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Book Review 322: In the Garden of Beasts

May 30, 2014 - Harry Eagar
IN THE GARDEN OF BEASTS: Love, Terror, and an American Family in Hitler’s Berlin, by Erik Larson. 448 pages, illustrated. Broadway paperback, $16

“In the Garden of Beasts” reminds me of why I detest grand opera. In opera, there is only one question: Will the soprano/tenor get laid? Different operas have different settings, some of them serious and even fatal situations, but the significance of those problems is always subordinated to the sex story.

Likewise, Erik Larson chose to examine a serious and definitely fatal situation, the encounter of the American government with the Nazi Party and the German state in the first year of Nazi power; but what we get is the adventures of the ambassador’s round-heeled daughter.

She did get laid.

The ambassador, Professor William Dodd, is an attractive character, a southern liberal (there once were such creatures) chased out of the South by racists, a respected historian who had been trained in Wilhelmine Germany, and nobody’s fool when it came to the character of the Hitler state, although less aware of his daughter’s character.

Nor was President Roosevelt at all deceived by the Hitler speeches that took in so many Europeans. Storm troopers were kidnapping and beating American citizens on German streets, so there was an instant diplomatic crisis; along with the question of whether Germany would keep (strictly speaking, start) repaying its American loans.

So we hear about Martha Dodd’s romances. She was one of a good many foreign blondes who trolled the Nazi Party for supermen, and nowhere near as dim as Unity Mitford, who thought she would marry Hitler but ended up shooting herself. Martha Dodd eventually -- although slowly -- came around to recognizing evil, or at least the Nazi variety, and left a mass of more or less revealing documents, a feast for a historian of Larson’s bent.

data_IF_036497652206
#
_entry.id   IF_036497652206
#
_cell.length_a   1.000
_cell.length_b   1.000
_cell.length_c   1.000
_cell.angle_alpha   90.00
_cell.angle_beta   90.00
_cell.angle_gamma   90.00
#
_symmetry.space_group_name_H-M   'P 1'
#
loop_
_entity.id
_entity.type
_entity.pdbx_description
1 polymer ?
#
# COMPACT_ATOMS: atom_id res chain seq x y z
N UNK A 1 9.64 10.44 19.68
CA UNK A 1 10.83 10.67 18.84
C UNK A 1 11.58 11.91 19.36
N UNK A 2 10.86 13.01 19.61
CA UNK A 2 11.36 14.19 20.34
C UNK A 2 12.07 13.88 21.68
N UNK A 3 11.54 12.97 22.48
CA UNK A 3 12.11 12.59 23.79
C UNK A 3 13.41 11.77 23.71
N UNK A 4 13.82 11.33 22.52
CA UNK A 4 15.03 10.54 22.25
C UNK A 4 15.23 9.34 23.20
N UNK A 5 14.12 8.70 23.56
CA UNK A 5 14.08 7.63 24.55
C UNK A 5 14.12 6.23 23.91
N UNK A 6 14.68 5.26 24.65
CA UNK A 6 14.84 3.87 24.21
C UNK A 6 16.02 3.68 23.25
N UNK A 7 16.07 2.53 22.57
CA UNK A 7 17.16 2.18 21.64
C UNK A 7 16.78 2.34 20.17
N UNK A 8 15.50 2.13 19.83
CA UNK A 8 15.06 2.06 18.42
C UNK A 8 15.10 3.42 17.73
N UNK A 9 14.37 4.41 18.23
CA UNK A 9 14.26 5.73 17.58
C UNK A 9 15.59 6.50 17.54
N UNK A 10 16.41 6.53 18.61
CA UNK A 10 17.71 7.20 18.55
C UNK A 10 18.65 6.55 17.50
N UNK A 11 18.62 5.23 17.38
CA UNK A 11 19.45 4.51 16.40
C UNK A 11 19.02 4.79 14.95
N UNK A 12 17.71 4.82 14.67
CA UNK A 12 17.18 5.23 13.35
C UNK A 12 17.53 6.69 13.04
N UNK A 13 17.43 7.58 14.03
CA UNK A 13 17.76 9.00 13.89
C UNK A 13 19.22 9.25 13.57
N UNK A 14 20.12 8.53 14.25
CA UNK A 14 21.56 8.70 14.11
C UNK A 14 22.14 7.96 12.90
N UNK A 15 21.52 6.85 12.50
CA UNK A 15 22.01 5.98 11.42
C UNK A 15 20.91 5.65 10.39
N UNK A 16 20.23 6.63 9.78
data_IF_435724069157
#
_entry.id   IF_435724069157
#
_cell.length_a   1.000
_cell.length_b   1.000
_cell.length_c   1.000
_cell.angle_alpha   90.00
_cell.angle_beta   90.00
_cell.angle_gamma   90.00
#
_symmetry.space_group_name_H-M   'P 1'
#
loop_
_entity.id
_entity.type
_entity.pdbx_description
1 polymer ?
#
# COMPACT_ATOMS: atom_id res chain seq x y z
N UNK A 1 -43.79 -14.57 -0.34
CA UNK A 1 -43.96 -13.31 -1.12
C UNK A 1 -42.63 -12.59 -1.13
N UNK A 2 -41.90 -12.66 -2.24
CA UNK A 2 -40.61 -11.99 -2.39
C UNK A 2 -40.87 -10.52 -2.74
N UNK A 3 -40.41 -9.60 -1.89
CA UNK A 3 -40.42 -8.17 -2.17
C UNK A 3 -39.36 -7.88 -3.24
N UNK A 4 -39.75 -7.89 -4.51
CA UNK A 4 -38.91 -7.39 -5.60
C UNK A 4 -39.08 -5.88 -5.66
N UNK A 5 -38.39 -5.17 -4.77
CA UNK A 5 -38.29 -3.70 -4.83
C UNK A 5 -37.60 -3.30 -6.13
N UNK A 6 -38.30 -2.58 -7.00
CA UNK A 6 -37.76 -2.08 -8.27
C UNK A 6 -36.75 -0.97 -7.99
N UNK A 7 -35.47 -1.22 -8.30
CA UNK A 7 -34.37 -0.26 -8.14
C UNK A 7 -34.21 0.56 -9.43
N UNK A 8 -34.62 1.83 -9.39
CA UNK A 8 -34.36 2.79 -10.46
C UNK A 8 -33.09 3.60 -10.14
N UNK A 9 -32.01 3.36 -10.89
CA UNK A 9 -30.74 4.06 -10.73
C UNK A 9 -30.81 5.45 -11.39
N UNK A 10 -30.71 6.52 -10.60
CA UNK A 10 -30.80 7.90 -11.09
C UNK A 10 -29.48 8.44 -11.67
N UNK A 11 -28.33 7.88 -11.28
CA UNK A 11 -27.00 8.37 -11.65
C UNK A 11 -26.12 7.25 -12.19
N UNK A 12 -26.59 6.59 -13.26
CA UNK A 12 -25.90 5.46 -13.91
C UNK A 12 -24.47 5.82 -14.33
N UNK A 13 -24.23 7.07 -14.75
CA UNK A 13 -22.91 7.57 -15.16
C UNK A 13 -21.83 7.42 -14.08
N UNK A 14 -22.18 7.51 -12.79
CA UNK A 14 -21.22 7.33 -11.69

But while the salacious and violent private lives fitted right into his story of the Chicago World’s Fair in “The Devil in the White City,” Martha Dodd’s hijinks add nothing to the serious question of the encounter between American democracy and German militarism.

Ambassador Dodd’s troubles with the stripy-pants cookie pushers at Foggy Bottom also added to the difficulties of the encounter, and we get quite a lot about them. But not so much about the main event.

We also have to deal with Larson’s simple-minded misunderstanding of world politics in the Thirties, although it is astonishing that a professional historian can still maintain such innocence at this date.

To the meagre extent that Larson pays attention to the main event, he does state a theme, which is to wonder whether, if Roosevelt had pushed a more forward policy, the rise of Germany could have been limited.

The short answer is, no. A longer answer would note that because of the idiotic Republican policies of the Twenties, Roosevelt was holding an impossibly weak hand:

The Republicans had sunk the Navy second to none, signed the pollyannish Kellogg-Briand pact, lent Germany billions so it would not have to pay Versailles reparations from its own income, restructured that debt twice and ruined the American economy.

Larson mentions none of this, nor does he suggest what resources Roosevelt could have called on to back up an anti-German policy.

This comes pretty close to professional malpractice for a historian, even a popular one always looking for the tabloid angle. But if you like your Nazi history sexy, Larson’s the boy.

 
 

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